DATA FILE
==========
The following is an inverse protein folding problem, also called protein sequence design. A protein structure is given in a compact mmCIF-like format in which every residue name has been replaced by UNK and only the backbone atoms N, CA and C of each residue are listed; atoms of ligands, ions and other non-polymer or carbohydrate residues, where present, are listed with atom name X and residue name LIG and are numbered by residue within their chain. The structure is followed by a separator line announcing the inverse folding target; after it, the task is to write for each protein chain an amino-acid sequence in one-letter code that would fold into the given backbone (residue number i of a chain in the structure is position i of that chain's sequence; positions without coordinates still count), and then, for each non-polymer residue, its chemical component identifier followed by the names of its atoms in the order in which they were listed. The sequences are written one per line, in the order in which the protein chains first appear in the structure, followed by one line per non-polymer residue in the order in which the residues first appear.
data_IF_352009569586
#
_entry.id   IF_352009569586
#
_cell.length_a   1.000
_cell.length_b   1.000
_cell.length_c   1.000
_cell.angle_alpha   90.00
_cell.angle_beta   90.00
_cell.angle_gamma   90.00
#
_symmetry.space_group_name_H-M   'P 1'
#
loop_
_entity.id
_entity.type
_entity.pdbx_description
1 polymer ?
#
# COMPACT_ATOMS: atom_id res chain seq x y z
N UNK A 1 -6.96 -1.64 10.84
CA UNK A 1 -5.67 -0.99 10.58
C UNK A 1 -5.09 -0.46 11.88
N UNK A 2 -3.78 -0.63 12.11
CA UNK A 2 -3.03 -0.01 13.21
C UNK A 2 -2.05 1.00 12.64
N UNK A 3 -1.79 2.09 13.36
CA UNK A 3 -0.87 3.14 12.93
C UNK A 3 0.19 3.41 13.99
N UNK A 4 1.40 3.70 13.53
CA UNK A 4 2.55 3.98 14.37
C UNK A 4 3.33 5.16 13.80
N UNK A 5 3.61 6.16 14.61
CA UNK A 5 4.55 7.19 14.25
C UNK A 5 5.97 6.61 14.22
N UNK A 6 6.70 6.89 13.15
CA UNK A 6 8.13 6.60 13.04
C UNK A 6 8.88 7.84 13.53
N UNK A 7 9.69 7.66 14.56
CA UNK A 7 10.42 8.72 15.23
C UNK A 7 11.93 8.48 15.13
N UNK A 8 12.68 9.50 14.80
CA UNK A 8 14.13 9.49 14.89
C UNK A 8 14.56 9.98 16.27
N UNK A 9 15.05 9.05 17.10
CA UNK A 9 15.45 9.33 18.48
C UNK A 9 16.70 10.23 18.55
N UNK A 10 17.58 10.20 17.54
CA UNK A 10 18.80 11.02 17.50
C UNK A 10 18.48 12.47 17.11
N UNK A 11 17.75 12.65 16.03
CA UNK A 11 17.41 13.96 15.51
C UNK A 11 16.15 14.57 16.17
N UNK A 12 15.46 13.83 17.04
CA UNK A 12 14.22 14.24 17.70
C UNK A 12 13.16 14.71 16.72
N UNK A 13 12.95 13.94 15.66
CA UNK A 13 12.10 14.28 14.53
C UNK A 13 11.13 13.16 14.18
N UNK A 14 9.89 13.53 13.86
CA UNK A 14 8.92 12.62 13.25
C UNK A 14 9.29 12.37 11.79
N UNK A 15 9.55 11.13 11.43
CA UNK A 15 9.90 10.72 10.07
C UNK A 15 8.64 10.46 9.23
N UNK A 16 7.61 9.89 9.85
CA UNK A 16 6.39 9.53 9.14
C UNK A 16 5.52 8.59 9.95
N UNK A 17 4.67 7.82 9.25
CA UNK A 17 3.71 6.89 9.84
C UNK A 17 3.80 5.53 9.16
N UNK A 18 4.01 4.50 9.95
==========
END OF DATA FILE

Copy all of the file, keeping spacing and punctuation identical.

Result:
The following is an inverse protein folding problem, also called protein sequence design. A protein structure is given in a compact mmCIF-like format in which every residue name has been replaced by UNK and only the backbone atoms N, CA and C of each residue are listed; atoms of ligands, ions and other non-polymer or carbohydrate residues, where present, are listed with atom name X and residue name LIG and are numbered by residue within their chain. The structure is followed by a separator line announcing the inverse folding target; after it, the task is to write for each protein chain an amino-acid sequence in one-letter code that would fold into the given backbone (residue number i of a chain in the structure is position i of that chain's sequence; positions without coordinates still count), and then, for each non-polymer residue, its chemical component identifier followed by the names of its atoms in the order in which they were listed. The sequences are written one per line, in the order in which the protein chains first appear in the structure, followed by one line per non-polymer residue in the order in which the residues first appear.
data_IF_352009569586
#
_entry.id   IF_352009569586
#
_cell.length_a   1.000
_cell.length_b   1.000
_cell.length_c   1.000
_cell.angle_alpha   90.00
_cell.angle_beta   90.00
_cell.angle_gamma   90.00
#
_symmetry.space_group_name_H-M   'P 1'
#
loop_
_entity.id
_entity.type
_entity.pdbx_description
1 polymer ?
#
# COMPACT_ATOMS: atom_id res chain seq x y z
N UNK A 1 -6.96 -1.64 10.84
CA UNK A 1 -5.67 -0.99 10.58
C UNK A 1 -5.09 -0.46 11.88
N UNK A 2 -3.78 -0.63 12.11
CA UNK A 2 -3.03 -0.01 13.21
C UNK A 2 -2.05 1.00 12.64
N UNK A 3 -1.79 2.09 13.36
CA UNK A 3 -0.87 3.14 12.93
C UNK A 3 0.19 3.41 13.99
N UNK A 4 1.40 3.70 13.53
CA UNK A 4 2.55 3.98 14.37
C UNK A 4 3.33 5.16 13.80
N UNK A 5 3.61 6.16 14.61
CA UNK A 5 4.55 7.19 14.25
C UNK A 5 5.97 6.61 14.22
N UNK A 6 6.70 6.89 13.15
CA UNK A 6 8.13 6.60 13.04
C UNK A 6 8.88 7.84 13.53
N UNK A 7 9.69 7.66 14.56
CA UNK A 7 10.42 8.72 15.23
C UNK A 7 11.93 8.48 15.13
N UNK A 8 12.68 9.50 14.80
CA UNK A 8 14.13 9.49 14.89
C UNK A 8 14.56 9.98 16.27
N UNK A 9 15.05 9.05 17.10
CA UNK A 9 15.45 9.33 18.48
C UNK A 9 16.70 10.23 18.55
N UNK A 10 17.58 10.20 17.54
CA UNK A 10 18.80 11.02 17.50
C UNK A 10 18.48 12.47 17.11
N UNK A 11 17.75 12.65 16.03
CA UNK A 11 17.41 13.96 15.51
C UNK A 11 16.15 14.57 16.17
N UNK A 12 15.46 13.83 17.04
CA UNK A 12 14.22 14.24 17.70
C UNK A 12 13.16 14.71 16.72
N UNK A 13 12.95 13.94 15.66
CA UNK A 13 12.10 14.28 14.53
C UNK A 13 11.13 13.16 14.18
N UNK A 14 9.89 13.53 13.86
CA UNK A 14 8.92 12.62 13.25
C UNK A 14 9.29 12.37 11.79
N UNK A 15 9.55 11.13 11.43
CA UNK A 15 9.90 10.72 10.07
C UNK A 15 8.64 10.46 9.23
N UNK A 16 7.61 9.89 9.85
CA UNK A 16 6.39 9.53 9.14
C UNK A 16 5.52 8.59 9.95
N UNK A 17 4.67 7.82 9.25
CA UNK A 17 3.71 6.89 9.84
C UNK A 17 3.80 5.53 9.16
N UNK A 18 4.01 4.50 9.95